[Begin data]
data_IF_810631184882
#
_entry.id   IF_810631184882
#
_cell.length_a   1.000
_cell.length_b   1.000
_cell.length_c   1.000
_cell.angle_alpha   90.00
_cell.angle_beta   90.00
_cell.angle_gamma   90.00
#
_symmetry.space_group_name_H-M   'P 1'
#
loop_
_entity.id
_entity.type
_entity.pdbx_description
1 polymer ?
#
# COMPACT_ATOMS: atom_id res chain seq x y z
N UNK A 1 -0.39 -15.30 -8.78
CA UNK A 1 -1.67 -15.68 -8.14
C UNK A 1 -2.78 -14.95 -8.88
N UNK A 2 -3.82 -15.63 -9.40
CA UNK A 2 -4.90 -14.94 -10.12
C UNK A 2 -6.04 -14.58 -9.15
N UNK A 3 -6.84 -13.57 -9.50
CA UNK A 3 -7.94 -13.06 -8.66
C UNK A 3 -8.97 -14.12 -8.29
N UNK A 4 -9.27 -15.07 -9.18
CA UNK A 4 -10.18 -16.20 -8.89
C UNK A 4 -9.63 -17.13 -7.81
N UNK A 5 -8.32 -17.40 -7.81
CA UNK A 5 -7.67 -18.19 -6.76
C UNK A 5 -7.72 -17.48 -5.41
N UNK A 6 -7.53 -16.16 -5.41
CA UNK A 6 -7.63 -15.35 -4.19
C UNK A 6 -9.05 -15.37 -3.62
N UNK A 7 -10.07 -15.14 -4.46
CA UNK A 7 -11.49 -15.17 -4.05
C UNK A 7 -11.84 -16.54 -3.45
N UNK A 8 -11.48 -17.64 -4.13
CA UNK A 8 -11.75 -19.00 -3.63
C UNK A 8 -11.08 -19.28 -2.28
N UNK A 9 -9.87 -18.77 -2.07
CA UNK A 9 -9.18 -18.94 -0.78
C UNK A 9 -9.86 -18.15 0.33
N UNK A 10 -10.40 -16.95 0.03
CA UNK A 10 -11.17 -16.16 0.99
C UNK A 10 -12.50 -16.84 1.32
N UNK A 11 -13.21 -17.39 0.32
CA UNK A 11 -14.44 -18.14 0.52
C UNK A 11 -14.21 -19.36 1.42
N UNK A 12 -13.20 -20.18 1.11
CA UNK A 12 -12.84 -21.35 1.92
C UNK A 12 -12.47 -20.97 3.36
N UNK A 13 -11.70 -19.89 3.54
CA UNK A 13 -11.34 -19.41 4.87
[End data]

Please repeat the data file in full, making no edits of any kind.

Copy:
data_IF_810631184882
#
_entry.id   IF_810631184882
#
_cell.length_a   1.000
_cell.length_b   1.000
_cell.length_c   1.000
_cell.angle_alpha   90.00
_cell.angle_beta   90.00
_cell.angle_gamma   90.00
#
_symmetry.space_group_name_H-M   'P 1'
#
loop_
_entity.id
_entity.type
_entity.pdbx_description
1 polymer ?
#
# COMPACT_ATOMS: atom_id res chain seq x y z
N UNK A 1 -0.39 -15.30 -8.78
CA UNK A 1 -1.67 -15.68 -8.14
C UNK A 1 -2.78 -14.95 -8.88
N UNK A 2 -3.82 -15.63 -9.40
CA UNK A 2 -4.90 -14.94 -10.12
C UNK A 2 -6.04 -14.58 -9.15
N UNK A 3 -6.84 -13.57 -9.50
CA UNK A 3 -7.94 -13.06 -8.66
C UNK A 3 -8.97 -14.12 -8.29
N UNK A 4 -9.27 -15.07 -9.18
CA UNK A 4 -10.18 -16.20 -8.89
C UNK A 4 -9.63 -17.13 -7.81
N UNK A 5 -8.32 -17.40 -7.81
CA UNK A 5 -7.67 -18.19 -6.76
C UNK A 5 -7.72 -17.48 -5.41
N UNK A 6 -7.53 -16.16 -5.41
CA UNK A 6 -7.63 -15.35 -4.19
C UNK A 6 -9.05 -15.37 -3.62
N UNK A 7 -10.07 -15.14 -4.46
CA UNK A 7 -11.49 -15.17 -4.05
C UNK A 7 -11.84 -16.54 -3.45
N UNK A 8 -11.48 -17.64 -4.13
CA UNK A 8 -11.75 -19.00 -3.63
C UNK A 8 -11.08 -19.28 -2.28
N UNK A 9 -9.87 -18.77 -2.07
CA UNK A 9 -9.18 -18.94 -0.78
C UNK A 9 -9.86 -18.15 0.33
N UNK A 10 -10.40 -16.95 0.03
CA UNK A 10 -11.17 -16.16 0.99
C UNK A 10 -12.50 -16.84 1.32
N UNK A 11 -13.21 -17.39 0.32
CA UNK A 11 -14.44 -18.14 0.52
C UNK A 11 -14.21 -19.36 1.42
N UNK A 12 -13.20 -20.18 1.11
CA UNK A 12 -12.84 -21.35 1.92
C UNK A 12 -12.47 -20.97 3.36
N UNK A 13 -11.70 -19.89 3.54
CA UNK A 13 -11.34 -19.41 4.87